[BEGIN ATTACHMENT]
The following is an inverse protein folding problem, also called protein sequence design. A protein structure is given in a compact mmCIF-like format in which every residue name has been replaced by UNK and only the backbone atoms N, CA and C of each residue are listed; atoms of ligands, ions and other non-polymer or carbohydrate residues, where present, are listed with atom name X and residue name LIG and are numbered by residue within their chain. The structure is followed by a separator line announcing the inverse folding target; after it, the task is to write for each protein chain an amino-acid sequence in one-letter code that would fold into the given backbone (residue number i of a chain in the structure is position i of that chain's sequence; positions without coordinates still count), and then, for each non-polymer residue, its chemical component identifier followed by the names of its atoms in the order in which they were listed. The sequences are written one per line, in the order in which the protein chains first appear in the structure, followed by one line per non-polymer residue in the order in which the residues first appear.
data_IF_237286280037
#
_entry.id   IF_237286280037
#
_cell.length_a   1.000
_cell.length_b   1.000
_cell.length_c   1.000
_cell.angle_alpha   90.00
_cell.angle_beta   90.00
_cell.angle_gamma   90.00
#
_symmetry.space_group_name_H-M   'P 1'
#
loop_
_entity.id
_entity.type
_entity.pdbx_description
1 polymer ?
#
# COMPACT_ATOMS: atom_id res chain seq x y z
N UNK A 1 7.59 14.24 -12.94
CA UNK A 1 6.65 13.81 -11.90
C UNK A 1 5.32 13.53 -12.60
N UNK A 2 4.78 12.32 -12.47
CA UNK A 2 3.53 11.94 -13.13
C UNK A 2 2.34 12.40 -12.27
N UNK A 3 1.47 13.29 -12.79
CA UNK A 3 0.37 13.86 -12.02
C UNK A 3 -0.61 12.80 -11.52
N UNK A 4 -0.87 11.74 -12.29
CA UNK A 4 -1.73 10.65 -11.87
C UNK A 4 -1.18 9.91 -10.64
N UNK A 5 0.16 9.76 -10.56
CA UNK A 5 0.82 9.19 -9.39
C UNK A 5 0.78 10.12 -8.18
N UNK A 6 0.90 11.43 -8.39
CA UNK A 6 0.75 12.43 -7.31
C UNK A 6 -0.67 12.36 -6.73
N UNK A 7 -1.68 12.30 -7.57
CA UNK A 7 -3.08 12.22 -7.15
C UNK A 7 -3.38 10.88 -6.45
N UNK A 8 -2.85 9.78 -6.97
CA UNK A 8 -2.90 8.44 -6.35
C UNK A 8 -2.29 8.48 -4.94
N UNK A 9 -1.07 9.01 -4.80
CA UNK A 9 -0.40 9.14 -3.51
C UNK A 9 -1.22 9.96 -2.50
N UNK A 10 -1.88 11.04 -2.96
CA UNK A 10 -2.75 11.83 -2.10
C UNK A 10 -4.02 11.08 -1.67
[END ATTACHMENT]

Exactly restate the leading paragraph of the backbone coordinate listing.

The following is an inverse protein folding problem, also called protein sequence design. A protein structure is given in a compact mmCIF-like format in which every residue name has been replaced by UNK and only the backbone atoms N, CA and C of each residue are listed; atoms of ligands, ions and other non-polymer or carbohydrate residues, where present, are listed with atom name X and residue name LIG and are numbered by residue within their chain. The structure is followed by a separator line announcing the inverse folding target; after it, the task is to write for each protein chain an amino-acid sequence in one-letter code that would fold into the given backbone (residue number i of a chain in the structure is position i of that chain's sequence; positions without coordinates still count), and then, for each non-polymer residue, its chemical component identifier followed by the names of its atoms in the order in which they were listed. The sequences are written one per line, in the order in which the protein chains first appear in the structure, followed by one line per non-polymer residue in the order in which the residues first appear.